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Re: Removing Read Only mode

Malte Timmermann-2
In reply to this post by Camille Moulin-2
Hi Camille,

thanks for compiling the list and work flows :)

Some comments on removing read-only mode:

Please note that you can't remove the mode completely, but just change
the default behavior in certain situation.

I have 3 different scenarios in mind when r/o mode is used:
- File is read-only
- File is opened by an other user
- Author decided that the file shoud be opened read-only (tools /
options /security).

You can change the default behavior for the first two use cases, but you
shouldn't change it for the last one. It's used for forms and other
stuff. Also, extensions might chose to create r/o documents/views for
what ever reasons, expecting to have the current r/o behavior.

So there might be good reasons for changing the behavior in the first
two scenarios. But these are solely UX reasons, as you can't remove the
r/o mode or necessary code in the core...

Malte.





Camille Moulin wrote, On 08.10.10 09:09:

> Dear UX team,
>
> I have started listing the issues that, according to my own experience
> and info from other large scale migrations, imped the most OOo's use in
> an entreprise context.
> There is a raw list :
> http://wiki.services.openoffice.org/wiki/User:Camillem/MostProminentIssuesForEnterpriseUsage
>
> but I also started trying to identify usage profiles and basic workflows
>
> http://wiki.services.openoffice.org/wiki/User:Camillem/UserProfilesAndWorkflows
>
> As you can see, it's still in very early stage, but it already
> highlights a problem I'd like to tackle : the read only mode.
>
> Basically,it's very disorientating for users, and I can't really see the
> advantages it brings.
> So, can anyone point out use cases where it's usefull/necessary?
>
> Or can we consider starting studying the ways to remove it ? (i'm
> getting very optimistic here)
>
> Thanks,
> Camille
>
> ---------------------------------------------------------------------
> To unsubscribe, e-mail: [hidden email]
> For additional commands, e-mail: [hidden email]
>

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Re: Removing Read Only mode

Camille Moulin-2
In reply to this post by Camille Moulin-2
Hi Malte,
----- "Malte Timmermann" <[hidden email]> a écrit :
[...]
> Please note that you can't remove the mode completely,

Well, that's a dream I won't give up easily ;-)

More seriously, I really think that code simplification is drastically needed, so every opportunity should be considered, even if it removes niche functionalities

[...]
> I have 3 different scenarios in mind when r/o mode is used:
> - File is read-only
> - File is opened by an other user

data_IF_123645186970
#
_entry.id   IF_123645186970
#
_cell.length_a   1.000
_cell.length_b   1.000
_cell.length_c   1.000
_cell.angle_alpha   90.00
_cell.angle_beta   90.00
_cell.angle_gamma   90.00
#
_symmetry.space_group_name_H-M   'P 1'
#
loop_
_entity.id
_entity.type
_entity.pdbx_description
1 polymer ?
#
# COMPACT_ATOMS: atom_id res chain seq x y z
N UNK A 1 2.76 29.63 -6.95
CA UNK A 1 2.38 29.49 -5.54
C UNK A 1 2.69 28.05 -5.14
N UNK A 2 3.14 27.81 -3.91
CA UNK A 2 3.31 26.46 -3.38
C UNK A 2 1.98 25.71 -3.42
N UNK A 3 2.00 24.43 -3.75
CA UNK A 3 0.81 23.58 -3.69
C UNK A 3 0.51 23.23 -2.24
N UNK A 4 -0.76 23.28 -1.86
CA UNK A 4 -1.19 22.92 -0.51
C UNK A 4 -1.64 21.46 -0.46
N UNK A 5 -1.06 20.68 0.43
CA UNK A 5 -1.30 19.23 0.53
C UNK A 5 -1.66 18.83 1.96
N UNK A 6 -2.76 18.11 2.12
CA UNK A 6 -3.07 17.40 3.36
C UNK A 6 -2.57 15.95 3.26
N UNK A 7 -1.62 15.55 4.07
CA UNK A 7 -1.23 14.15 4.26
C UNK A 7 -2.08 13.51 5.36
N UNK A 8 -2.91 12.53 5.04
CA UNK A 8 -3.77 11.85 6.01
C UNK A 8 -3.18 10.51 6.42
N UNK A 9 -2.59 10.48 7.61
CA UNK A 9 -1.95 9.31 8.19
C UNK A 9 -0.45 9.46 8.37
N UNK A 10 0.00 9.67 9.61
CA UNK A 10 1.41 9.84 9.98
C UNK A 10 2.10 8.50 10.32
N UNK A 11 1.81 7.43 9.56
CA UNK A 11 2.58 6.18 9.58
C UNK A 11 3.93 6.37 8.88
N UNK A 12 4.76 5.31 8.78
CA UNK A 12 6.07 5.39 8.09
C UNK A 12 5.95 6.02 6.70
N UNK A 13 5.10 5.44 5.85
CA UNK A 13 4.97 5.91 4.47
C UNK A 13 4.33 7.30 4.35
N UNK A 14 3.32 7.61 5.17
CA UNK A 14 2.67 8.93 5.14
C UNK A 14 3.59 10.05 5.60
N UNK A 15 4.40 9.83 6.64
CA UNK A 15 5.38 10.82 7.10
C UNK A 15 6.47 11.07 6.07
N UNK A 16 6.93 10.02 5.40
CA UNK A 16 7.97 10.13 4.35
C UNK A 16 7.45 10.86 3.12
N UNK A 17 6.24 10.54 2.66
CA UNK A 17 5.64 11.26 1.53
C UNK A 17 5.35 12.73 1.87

> - Author decided that the file should be opened read-only (tools /
> options /security).

Thanks, I wasn't aware of this option.

> You can change the default behavior for the first two use cases, but
> you
> shouldn't change it for the last one. It's used for forms and other
> stuff.

Well, it *can* be used for this, but is it actually used? Do we have any real life example of this?
Wouldn't the use of a protected section be an acceptable replacement?

> Also, extensions might chose to create r/o documents/views for
> what ever reasons, expecting to have the current r/o behavior.

Good point also.
I will ask on the mailing list.
 
> So there might be good reasons for changing the behavior in the first
> two scenarios. But these are solely UX reasons, as you can't remove
> the r/o mode or necessary code in the core...

If we can fix the UX problem, that would already be a great step, but I'm afraid it will cost more development effort than just removing the whole thing. (which means that it's also less likely to happen).

Thanks again for your input,
Cheers,
Camille


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Re: Removing Read Only mode

Irné Barnard
In reply to this post by Malte Timmermann-2
  -------- Original Message  --------
Subject: Re: [ux-discuss] Removing Read Only mode
From: Malte Timmermann <[hidden email]>
To: [hidden email]
Cc: Camille Moulin <[hidden email]>
Date: 2010-10-11 15:48:46

> I have 3 different scenarios in mind when r/o mode is used:
> - File is read-only
> - File is opened by an other user
> - Author decided that the file shoud be opened read-only (tools /
> options /security).
>
> ...
>
> So there might be good reasons for changing the behavior in the first
> two scenarios. But these are solely UX reasons, as you can't remove the
> r/o mode or necessary code in the core...
Agreed! The "normal" Read-Only should simply open the file as normal and
change the save action to a save-as, probably still have the Read-Only
displayed in the title bar though. But for files set to read-only
through security it should not allow edits (except where expressly
permitted by the author). Otherwise we'll lose the functionality of (as